Research also suggests that turmeric can help reduce total cholesterol, low-density lipoprotein (LDL or “bad”) cholesterol, and triglycerides in overweight people with high cholesterol. Turmeric may also relax blood vessels and minimize heart damage after suffering a heart attack.

So for inflammation and more, it appears that turmeric could be the supplement you’ve been searching for. When searching for a turmeric supplement, however, be sure to choose one that includes the black pepper extract piperine. Without it, the curcumin that is ingested gets metabolized before it’s absorbed.

Preparation

Our local Asian market in Portsmouth, NH sells turmeric rhizomes. You can make your own fresh turmeric powder by boiling, drying and then grinding the roots into a fine powder.

However, its deep color can easily stain, so quickly wash any area with which the turmeric has come into contact with soap and water. To prevent staining your hands, you might consider wearing kitchen gloves while handling turmeric.

Side Effects

Some people have reported allergic reactions to turmeric, especially after skin exposure. Typically this is experienced as a mild, itchy rash. People taking certain medications should also be careful when using turmeric in their food or supplementing with it. Turmeric may interfere with anti-coagulants like aspirin, and warfarin. It also can affect medications such as non-steroidal, anti-inflammatory drugs. As with any herb or supplement, use as directed.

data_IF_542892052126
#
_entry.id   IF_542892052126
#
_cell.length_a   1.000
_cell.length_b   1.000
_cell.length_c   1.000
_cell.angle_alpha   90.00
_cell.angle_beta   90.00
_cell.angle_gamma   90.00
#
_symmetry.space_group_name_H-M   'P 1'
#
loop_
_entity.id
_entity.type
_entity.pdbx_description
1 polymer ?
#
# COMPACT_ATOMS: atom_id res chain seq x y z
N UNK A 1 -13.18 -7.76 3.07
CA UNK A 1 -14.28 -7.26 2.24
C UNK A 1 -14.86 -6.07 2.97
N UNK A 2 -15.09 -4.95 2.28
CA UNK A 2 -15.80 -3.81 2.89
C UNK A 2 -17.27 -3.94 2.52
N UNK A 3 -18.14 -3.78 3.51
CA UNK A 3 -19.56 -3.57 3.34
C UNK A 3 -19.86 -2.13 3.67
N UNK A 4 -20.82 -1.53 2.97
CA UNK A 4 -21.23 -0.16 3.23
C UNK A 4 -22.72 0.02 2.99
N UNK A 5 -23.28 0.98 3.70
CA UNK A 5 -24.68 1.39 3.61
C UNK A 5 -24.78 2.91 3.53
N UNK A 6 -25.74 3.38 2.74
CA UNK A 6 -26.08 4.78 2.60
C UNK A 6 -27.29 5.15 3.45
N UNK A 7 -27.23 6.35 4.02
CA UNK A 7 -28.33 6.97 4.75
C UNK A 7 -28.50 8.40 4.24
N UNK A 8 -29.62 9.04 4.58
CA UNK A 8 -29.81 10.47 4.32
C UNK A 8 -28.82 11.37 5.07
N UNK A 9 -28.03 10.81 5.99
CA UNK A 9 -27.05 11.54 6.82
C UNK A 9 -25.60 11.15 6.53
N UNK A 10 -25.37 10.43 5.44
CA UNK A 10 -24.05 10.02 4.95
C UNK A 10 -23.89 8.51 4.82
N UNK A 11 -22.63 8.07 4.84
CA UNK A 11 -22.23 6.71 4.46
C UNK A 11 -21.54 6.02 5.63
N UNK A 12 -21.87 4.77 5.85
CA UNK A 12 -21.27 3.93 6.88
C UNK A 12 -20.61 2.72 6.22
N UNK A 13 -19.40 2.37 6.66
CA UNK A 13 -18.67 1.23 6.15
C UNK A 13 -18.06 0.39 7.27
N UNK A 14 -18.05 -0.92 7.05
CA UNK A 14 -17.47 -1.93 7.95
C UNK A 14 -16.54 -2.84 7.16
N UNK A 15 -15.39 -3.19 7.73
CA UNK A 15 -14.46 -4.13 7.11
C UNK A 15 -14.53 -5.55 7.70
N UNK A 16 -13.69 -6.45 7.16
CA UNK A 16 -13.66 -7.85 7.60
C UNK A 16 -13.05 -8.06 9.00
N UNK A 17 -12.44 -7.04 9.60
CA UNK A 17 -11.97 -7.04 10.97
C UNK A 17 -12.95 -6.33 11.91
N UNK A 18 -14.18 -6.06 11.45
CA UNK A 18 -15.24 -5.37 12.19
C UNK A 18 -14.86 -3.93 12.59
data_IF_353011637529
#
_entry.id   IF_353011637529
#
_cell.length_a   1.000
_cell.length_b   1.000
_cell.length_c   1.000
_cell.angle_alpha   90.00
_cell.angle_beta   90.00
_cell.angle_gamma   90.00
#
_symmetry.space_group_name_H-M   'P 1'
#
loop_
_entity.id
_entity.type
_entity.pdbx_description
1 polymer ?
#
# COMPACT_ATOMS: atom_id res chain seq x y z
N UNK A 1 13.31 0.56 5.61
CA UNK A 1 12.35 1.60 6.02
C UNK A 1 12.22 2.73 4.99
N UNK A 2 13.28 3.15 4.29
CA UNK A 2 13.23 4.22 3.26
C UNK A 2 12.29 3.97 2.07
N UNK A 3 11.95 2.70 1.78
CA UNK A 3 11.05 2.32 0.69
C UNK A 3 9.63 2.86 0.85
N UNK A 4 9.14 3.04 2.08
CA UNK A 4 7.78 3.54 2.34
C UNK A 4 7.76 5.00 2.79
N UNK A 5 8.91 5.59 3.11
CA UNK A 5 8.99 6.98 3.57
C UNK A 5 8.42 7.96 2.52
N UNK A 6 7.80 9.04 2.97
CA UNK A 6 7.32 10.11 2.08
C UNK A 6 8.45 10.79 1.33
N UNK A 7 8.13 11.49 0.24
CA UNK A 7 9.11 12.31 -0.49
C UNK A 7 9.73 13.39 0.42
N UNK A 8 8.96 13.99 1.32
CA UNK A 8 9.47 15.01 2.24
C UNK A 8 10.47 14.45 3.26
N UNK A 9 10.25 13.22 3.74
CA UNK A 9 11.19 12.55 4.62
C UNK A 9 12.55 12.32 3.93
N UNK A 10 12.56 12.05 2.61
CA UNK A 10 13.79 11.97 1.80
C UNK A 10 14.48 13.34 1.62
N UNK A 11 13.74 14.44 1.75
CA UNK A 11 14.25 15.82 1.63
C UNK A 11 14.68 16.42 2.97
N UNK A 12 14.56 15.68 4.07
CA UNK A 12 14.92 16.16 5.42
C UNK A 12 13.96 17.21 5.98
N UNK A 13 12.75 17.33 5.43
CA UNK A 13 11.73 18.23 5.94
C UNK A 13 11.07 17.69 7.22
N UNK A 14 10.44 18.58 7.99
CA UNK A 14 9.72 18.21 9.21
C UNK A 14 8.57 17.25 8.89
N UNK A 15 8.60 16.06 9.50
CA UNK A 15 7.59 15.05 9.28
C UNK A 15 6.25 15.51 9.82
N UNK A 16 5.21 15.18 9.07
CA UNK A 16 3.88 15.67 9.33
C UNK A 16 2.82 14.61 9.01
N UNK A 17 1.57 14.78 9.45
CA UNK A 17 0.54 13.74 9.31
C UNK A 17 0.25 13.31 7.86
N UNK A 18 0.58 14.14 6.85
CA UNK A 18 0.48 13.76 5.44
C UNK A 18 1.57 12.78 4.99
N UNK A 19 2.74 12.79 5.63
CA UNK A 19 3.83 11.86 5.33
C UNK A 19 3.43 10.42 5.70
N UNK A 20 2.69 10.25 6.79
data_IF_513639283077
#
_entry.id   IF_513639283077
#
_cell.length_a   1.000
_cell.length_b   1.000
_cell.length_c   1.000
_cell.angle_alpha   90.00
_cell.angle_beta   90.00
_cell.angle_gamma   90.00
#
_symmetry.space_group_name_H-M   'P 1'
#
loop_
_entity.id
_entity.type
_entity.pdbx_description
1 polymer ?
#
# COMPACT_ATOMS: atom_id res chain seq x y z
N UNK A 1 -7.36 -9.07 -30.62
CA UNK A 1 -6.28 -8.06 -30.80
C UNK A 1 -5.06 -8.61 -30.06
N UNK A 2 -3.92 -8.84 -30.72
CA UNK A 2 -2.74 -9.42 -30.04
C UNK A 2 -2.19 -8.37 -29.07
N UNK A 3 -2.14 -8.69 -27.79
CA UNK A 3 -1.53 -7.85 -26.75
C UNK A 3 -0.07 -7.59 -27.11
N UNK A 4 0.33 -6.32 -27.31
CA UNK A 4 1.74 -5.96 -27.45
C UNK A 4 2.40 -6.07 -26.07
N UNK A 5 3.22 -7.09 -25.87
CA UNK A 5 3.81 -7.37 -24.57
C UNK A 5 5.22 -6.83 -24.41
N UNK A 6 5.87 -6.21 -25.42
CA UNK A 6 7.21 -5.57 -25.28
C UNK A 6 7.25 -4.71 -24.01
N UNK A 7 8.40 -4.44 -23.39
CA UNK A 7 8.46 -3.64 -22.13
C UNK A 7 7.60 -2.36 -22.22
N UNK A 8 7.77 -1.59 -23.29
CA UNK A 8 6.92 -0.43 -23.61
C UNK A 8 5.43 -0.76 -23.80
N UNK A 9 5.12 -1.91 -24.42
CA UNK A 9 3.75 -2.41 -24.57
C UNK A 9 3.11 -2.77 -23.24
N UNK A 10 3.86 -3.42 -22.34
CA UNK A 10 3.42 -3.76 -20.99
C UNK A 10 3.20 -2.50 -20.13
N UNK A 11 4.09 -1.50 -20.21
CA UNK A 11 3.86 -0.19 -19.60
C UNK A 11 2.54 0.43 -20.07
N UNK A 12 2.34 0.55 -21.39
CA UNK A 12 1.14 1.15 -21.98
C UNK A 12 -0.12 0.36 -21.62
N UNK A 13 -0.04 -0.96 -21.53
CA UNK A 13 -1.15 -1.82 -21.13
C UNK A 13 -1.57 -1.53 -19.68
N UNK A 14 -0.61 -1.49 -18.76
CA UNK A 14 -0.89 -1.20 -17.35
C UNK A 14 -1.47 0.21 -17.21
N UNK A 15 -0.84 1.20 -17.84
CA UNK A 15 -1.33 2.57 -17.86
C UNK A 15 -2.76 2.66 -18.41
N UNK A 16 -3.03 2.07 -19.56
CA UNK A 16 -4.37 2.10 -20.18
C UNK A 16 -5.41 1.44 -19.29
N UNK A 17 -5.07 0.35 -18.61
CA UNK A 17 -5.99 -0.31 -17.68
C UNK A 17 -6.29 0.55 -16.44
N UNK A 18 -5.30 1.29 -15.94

So why wouldn’t you try this natural ingredient for better health? It could just be the “spice of life.”

Resources

www.draxe.com

www.tophealthsource.com

www.thetruthaboutcancer.com

www.webmd.com

www.whfoods.com

 

Curried Coconut Chicken

Curried coconut chicken2

Curried Coconut Chicken

Fragrant and packed with a hint of spiciness, this chicken recipe will satisfy on a cool evening. Serve over jasmine or Basmati rice and garnish with plain, nonfat yogurt or chutney.

Spice paste:

1 T. finely minced hot peppers or chilies

6 shallots, peeled and quartered

1 c. unsweetened flaked coconut

1/2  t. ground cloves

1 t. cinnamon

2 t. ground coriander

1/2 t. ground cardamom

2 t. fennel seeds

1 t. dried mustard

1 t. cumin seeds

1 t. turmeric

Chicken:

1/4 c. canola oil

2 cloves garlic, minced

2 T. peeled and minced fresh ginger root

1 large red onion, diced

1 large red bell pepper, diced

6-8 boneless, skinless chicken thighs, cut into bite-sized pieces

2 t. salt

2 T. apple cider vinegar

1 c. water

Directions:

Spice paste:  To toast coconut, place coconut flakes in a skillet over medium heat and stir until golden on the edges. Combine coconut and all other ingredients in a blender or food processor.  Add 4-5 T. of water and blend until a smooth paste forms.  Set aside.

Chicken:  Saute garlic, ginger root, onion and bell pepper in oil over medium heat until tender.  Add spice paste, chicken, salt, vinegar and water.  Bring chicken mixture to boil over medium high heat.  Cover and reduce heat to medium low.  Cook for 45 minutes until chicken is tender. Stir occasionally and add more water if necessary to keep it from sticking.   Serves 4-6.